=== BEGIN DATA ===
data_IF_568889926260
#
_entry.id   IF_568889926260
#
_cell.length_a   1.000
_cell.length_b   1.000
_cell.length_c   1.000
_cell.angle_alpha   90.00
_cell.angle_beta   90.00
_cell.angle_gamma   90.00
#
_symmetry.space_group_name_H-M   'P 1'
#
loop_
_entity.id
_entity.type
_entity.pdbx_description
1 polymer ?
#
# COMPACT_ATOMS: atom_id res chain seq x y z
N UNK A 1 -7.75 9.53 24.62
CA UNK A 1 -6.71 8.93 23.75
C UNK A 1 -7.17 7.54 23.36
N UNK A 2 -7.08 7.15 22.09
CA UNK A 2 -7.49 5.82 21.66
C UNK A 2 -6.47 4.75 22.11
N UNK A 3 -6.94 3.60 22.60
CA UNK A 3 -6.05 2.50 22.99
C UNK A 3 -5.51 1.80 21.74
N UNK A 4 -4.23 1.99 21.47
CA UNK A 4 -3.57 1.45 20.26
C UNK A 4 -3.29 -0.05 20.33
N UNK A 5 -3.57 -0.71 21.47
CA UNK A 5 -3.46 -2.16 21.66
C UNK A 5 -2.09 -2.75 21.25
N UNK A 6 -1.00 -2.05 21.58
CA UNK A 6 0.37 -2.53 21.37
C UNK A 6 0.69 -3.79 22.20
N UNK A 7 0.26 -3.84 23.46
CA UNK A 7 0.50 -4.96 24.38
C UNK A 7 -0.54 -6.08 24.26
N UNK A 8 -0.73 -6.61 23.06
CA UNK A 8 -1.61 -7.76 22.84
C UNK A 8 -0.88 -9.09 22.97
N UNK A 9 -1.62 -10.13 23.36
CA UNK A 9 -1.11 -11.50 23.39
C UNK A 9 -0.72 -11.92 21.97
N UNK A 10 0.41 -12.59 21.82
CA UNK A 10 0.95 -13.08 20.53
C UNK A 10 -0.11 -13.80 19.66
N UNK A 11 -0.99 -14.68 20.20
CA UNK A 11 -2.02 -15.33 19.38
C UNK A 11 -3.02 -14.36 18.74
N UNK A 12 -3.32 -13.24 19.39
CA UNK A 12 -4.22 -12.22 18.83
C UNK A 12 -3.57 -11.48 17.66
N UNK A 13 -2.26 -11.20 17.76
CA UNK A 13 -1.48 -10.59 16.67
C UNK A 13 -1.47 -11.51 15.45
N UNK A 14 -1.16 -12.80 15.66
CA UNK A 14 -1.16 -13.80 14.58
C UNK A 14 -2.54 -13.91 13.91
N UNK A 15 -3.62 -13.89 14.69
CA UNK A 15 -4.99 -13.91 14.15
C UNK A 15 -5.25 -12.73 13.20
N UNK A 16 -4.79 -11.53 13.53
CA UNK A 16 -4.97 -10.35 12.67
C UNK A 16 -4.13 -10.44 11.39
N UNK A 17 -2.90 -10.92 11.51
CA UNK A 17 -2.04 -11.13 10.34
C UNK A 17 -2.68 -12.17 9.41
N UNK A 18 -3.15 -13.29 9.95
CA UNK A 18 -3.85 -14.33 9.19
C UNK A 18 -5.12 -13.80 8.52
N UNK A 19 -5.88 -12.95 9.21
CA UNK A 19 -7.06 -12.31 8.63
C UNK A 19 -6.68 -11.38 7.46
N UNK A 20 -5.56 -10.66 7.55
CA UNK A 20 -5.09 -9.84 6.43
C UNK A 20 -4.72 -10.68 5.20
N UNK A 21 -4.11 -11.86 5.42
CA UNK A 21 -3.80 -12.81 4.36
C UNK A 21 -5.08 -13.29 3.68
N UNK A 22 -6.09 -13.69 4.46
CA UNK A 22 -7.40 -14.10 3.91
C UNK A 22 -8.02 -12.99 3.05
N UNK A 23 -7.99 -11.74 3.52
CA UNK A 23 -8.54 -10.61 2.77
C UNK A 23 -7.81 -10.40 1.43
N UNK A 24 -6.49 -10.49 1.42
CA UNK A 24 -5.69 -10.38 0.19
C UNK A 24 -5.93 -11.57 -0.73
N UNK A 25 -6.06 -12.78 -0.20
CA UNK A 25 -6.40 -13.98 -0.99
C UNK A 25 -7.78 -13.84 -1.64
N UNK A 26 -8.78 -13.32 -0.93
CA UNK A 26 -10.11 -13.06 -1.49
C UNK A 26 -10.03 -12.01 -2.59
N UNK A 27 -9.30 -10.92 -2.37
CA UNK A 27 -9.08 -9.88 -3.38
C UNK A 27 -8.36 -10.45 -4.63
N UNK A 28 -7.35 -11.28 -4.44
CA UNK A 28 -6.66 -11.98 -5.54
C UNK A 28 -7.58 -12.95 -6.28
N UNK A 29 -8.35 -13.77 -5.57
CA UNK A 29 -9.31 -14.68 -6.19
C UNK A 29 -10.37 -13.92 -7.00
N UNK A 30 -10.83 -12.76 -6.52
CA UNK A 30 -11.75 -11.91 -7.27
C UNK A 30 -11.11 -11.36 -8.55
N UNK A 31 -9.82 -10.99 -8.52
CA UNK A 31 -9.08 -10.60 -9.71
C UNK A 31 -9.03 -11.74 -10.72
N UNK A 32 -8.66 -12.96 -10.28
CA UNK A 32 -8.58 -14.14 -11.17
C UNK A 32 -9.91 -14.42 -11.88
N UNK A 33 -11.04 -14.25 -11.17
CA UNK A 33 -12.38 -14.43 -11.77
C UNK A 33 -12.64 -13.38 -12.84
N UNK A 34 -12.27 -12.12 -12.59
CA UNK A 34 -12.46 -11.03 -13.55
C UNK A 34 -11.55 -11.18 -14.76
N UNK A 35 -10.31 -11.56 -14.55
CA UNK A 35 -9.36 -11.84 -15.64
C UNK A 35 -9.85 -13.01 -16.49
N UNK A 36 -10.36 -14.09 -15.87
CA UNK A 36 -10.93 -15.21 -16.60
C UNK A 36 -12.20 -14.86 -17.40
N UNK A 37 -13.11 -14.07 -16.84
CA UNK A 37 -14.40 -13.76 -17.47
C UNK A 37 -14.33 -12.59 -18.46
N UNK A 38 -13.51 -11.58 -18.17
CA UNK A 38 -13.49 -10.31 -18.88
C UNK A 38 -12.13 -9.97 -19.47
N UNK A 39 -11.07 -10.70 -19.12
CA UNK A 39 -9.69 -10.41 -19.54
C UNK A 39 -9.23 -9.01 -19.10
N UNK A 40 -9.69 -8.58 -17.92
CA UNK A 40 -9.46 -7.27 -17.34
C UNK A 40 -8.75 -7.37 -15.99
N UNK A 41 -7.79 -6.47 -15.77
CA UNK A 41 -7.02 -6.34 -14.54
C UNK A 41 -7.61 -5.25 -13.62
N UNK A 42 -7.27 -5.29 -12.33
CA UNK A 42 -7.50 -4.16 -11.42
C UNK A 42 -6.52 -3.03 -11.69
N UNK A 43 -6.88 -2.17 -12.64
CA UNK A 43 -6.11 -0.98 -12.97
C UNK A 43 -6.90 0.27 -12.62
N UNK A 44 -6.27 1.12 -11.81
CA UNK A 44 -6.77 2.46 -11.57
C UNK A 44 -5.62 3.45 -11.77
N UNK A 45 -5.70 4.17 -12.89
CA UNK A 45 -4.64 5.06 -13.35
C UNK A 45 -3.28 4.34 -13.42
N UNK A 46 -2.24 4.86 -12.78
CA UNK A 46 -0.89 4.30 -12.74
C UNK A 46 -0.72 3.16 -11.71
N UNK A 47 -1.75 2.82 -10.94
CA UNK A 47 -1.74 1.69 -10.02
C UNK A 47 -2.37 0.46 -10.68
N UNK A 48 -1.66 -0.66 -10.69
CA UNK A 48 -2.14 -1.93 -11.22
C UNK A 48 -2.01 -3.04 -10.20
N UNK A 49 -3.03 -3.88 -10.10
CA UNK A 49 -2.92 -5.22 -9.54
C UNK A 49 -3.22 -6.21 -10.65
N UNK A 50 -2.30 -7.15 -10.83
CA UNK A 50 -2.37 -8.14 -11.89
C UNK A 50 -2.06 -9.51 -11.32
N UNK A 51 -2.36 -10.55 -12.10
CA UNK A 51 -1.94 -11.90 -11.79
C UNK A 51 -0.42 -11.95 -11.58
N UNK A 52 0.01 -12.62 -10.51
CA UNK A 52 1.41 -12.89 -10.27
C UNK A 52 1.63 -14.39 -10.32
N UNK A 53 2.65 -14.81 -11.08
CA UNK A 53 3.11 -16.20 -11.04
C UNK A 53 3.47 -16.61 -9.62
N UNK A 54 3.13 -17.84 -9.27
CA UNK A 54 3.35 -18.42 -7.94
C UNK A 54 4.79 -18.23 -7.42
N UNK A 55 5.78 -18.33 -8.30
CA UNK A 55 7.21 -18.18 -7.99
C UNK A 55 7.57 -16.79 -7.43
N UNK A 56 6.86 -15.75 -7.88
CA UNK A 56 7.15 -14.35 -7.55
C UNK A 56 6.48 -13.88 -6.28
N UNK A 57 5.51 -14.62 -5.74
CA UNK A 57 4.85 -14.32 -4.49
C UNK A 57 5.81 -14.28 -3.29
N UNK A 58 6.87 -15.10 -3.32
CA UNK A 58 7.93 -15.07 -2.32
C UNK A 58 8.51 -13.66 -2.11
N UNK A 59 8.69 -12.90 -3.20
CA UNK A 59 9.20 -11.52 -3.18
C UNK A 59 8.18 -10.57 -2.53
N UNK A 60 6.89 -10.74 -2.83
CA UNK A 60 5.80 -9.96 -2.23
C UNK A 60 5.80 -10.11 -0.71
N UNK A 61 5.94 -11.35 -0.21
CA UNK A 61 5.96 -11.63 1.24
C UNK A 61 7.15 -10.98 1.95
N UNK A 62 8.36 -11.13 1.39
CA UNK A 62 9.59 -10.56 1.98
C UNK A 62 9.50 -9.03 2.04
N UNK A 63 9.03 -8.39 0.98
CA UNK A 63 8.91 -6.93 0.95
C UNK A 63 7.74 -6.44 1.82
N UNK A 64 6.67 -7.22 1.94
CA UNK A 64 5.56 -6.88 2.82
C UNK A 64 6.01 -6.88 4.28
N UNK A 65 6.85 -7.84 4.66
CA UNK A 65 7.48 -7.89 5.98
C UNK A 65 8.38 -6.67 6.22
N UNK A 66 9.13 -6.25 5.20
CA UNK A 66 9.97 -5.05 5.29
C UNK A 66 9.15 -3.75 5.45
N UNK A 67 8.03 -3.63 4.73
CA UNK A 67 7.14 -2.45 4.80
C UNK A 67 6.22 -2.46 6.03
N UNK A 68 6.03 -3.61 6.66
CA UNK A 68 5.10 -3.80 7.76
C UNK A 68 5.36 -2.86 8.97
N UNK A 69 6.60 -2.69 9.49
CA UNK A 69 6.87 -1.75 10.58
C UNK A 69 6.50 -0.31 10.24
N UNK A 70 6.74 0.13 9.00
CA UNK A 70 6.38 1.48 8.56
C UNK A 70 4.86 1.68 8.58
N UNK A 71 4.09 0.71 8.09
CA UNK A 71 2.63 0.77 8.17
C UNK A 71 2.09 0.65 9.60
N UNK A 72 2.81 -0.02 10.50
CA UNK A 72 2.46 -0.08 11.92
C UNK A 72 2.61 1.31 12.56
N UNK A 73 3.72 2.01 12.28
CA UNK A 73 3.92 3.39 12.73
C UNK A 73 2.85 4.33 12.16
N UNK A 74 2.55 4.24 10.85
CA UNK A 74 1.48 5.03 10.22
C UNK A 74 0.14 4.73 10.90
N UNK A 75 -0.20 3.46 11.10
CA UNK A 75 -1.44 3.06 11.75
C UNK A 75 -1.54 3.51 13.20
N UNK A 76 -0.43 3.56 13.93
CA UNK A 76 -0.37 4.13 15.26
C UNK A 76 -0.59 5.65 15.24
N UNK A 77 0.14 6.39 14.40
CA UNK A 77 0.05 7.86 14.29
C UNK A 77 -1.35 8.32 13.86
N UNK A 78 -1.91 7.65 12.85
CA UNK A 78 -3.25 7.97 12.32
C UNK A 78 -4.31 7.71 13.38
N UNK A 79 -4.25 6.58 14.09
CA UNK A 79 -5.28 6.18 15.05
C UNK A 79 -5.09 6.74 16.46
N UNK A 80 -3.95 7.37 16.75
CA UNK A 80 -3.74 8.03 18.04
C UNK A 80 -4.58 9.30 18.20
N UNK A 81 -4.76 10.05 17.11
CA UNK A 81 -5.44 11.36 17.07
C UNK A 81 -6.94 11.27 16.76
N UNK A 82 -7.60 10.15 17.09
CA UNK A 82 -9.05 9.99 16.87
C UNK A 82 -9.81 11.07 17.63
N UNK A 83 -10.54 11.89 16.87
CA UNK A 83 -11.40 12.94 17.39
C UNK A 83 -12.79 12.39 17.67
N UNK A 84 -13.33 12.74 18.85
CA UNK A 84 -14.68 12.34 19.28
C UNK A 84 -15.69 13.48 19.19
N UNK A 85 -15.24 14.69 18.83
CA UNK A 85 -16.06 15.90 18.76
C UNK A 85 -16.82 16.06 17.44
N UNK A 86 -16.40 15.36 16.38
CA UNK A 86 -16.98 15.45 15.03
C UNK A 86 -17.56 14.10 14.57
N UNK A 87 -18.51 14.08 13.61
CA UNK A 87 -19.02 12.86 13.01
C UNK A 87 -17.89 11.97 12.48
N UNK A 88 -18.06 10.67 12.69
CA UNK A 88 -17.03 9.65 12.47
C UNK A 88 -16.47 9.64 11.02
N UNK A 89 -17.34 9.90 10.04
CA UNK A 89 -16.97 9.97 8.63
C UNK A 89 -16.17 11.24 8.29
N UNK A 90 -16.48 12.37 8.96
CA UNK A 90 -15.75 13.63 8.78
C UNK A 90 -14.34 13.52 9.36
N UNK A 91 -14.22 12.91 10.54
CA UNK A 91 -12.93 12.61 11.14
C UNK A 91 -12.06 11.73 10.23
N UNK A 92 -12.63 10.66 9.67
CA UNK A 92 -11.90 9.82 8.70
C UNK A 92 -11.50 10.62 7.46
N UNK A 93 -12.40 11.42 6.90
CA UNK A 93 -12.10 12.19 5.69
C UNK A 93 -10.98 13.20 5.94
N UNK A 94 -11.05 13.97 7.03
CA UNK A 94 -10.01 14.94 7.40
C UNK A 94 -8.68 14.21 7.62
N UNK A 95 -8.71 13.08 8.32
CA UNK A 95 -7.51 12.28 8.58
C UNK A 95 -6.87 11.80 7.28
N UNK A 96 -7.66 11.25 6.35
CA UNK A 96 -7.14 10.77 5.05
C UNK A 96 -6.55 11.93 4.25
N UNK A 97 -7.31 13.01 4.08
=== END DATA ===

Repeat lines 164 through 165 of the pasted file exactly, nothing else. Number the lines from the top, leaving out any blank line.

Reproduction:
C UNK A 48 -2.01 -3.04 -10.20
N UNK A 49 -3.03 -3.88 -10.10